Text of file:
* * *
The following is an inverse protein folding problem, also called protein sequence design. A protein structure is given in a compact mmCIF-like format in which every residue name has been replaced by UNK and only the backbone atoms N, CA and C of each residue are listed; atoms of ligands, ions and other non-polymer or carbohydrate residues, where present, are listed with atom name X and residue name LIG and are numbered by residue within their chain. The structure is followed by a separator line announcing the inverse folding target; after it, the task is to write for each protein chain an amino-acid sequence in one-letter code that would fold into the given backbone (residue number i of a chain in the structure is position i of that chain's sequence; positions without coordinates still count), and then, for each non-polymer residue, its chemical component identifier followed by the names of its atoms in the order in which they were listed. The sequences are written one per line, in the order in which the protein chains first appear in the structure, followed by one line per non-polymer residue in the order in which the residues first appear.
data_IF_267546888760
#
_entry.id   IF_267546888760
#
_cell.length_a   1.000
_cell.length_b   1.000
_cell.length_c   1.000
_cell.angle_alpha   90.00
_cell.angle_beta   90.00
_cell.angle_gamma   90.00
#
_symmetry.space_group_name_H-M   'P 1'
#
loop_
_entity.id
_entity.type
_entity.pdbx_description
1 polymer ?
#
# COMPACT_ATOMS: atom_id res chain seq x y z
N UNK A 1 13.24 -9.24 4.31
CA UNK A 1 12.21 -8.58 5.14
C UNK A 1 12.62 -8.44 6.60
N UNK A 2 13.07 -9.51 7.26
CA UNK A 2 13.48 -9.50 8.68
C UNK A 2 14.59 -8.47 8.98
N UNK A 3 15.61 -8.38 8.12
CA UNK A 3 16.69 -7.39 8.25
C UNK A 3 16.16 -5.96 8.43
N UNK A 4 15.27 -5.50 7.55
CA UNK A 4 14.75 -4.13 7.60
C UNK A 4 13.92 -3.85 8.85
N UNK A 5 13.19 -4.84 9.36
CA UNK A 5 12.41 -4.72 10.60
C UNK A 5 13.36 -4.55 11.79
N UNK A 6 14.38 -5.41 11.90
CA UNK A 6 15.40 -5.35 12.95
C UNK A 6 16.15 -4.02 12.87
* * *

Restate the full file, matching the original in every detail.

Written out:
The following is an inverse protein folding problem, also called protein sequence design. A protein structure is given in a compact mmCIF-like format in which every residue name has been replaced by UNK and only the backbone atoms N, CA and C of each residue are listed; atoms of ligands, ions and other non-polymer or carbohydrate residues, where present, are listed with atom name X and residue name LIG and are numbered by residue within their chain. The structure is followed by a separator line announcing the inverse folding target; after it, the task is to write for each protein chain an amino-acid sequence in one-letter code that would fold into the given backbone (residue number i of a chain in the structure is position i of that chain's sequence; positions without coordinates still count), and then, for each non-polymer residue, its chemical component identifier followed by the names of its atoms in the order in which they were listed. The sequences are written one per line, in the order in which the protein chains first appear in the structure, followed by one line per non-polymer residue in the order in which the residues first appear.
data_IF_267546888760
#
_entry.id   IF_267546888760
#
_cell.length_a   1.000
_cell.length_b   1.000
_cell.length_c   1.000
_cell.angle_alpha   90.00
_cell.angle_beta   90.00
_cell.angle_gamma   90.00
#
_symmetry.space_group_name_H-M   'P 1'
#
loop_
_entity.id
_entity.type
_entity.pdbx_description
1 polymer ?
#
# COMPACT_ATOMS: atom_id res chain seq x y z
N UNK A 1 13.24 -9.24 4.31
CA UNK A 1 12.21 -8.58 5.14
C UNK A 1 12.62 -8.44 6.60
N UNK A 2 13.07 -9.51 7.26
CA UNK A 2 13.48 -9.50 8.68
C UNK A 2 14.59 -8.47 8.98
N UNK A 3 15.61 -8.38 8.12
CA UNK A 3 16.69 -7.39 8.25
C UNK A 3 16.16 -5.96 8.43
N UNK A 4 15.27 -5.50 7.55
CA UNK A 4 14.75 -4.13 7.60
C UNK A 4 13.92 -3.85 8.85
N UNK A 5 13.19 -4.84 9.36
CA UNK A 5 12.41 -4.72 10.60
C UNK A 5 13.36 -4.55 11.79
N UNK A 6 14.38 -5.41 11.90
CA UNK A 6 15.40 -5.35 12.95
C UNK A 6 16.15 -4.02 12.87